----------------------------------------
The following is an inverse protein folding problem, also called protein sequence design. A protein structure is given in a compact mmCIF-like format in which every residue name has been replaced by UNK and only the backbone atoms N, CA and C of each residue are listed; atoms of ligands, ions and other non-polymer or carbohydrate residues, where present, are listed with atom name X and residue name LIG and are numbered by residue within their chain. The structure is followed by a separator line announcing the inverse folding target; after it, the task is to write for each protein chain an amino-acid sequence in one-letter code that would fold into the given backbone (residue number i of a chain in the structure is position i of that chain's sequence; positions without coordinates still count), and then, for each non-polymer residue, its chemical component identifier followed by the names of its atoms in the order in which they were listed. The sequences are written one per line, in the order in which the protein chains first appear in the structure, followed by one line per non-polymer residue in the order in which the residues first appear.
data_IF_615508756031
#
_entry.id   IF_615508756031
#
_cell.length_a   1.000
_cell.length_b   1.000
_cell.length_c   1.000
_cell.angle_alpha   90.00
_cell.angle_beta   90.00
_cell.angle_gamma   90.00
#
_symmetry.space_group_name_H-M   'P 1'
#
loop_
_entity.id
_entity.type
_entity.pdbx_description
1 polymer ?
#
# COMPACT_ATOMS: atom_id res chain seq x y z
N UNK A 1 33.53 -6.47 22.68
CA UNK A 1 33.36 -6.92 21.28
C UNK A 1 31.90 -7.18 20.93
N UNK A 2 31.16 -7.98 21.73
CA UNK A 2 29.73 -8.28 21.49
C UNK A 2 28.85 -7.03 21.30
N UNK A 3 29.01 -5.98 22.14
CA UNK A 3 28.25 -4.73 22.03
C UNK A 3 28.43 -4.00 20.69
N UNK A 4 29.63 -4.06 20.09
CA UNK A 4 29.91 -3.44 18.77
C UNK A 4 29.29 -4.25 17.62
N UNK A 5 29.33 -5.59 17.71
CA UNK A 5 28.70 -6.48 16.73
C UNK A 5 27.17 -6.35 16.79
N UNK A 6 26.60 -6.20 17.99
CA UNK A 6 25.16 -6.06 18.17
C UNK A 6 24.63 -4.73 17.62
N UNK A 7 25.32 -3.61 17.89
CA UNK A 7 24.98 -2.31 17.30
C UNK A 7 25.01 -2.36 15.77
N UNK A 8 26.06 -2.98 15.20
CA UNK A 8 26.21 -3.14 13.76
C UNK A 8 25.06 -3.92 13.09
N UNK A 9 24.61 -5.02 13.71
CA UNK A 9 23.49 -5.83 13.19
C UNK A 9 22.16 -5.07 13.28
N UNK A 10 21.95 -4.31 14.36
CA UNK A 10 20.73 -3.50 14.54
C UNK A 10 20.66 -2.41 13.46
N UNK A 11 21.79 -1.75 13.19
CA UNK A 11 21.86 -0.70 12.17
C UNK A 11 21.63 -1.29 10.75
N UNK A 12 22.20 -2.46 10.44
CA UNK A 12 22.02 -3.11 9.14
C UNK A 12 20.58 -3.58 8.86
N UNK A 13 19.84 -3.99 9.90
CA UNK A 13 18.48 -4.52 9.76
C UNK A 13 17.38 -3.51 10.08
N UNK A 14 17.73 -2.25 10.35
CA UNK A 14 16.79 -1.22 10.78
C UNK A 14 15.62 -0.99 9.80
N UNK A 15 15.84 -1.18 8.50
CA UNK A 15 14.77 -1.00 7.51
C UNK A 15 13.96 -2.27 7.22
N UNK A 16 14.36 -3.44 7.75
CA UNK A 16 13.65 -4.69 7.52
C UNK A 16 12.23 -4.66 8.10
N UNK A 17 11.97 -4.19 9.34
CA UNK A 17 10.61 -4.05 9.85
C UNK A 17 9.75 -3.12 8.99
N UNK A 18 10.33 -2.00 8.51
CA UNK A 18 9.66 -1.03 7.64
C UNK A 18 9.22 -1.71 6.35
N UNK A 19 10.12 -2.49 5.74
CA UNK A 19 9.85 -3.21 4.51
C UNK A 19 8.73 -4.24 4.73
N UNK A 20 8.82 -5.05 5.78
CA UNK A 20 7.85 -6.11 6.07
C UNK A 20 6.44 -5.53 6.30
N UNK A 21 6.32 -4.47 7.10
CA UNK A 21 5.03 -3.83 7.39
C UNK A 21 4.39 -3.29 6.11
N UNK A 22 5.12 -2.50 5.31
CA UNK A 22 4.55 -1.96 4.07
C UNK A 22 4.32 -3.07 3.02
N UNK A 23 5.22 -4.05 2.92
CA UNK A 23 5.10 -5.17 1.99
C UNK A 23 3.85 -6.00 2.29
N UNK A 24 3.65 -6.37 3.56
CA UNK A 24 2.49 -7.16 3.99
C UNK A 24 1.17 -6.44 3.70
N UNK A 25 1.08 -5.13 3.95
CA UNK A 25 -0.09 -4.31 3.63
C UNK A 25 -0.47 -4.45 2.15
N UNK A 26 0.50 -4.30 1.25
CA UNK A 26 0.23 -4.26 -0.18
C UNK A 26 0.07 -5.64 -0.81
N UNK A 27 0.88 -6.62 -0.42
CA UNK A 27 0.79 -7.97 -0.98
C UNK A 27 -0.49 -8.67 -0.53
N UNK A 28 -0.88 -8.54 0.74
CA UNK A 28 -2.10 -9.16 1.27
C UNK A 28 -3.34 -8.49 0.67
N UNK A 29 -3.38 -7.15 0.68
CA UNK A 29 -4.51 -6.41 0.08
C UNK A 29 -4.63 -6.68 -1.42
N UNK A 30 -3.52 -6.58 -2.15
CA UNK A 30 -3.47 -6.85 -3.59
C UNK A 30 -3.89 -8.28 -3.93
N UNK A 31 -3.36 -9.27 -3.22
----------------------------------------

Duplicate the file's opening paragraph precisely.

The following is an inverse protein folding problem, also called protein sequence design. A protein structure is given in a compact mmCIF-like format in which every residue name has been replaced by UNK and only the backbone atoms N, CA and C of each residue are listed; atoms of ligands, ions and other non-polymer or carbohydrate residues, where present, are listed with atom name X and residue name LIG and are numbered by residue within their chain. The structure is followed by a separator line announcing the inverse folding target; after it, the task is to write for each protein chain an amino-acid sequence in one-letter code that would fold into the given backbone (residue number i of a chain in the structure is position i of that chain's sequence; positions without coordinates still count), and then, for each non-polymer residue, its chemical component identifier followed by the names of its atoms in the order in which they were listed. The sequences are written one per line, in the order in which the protein chains first appear in the structure, followed by one line per non-polymer residue in the order in which the residues first appear.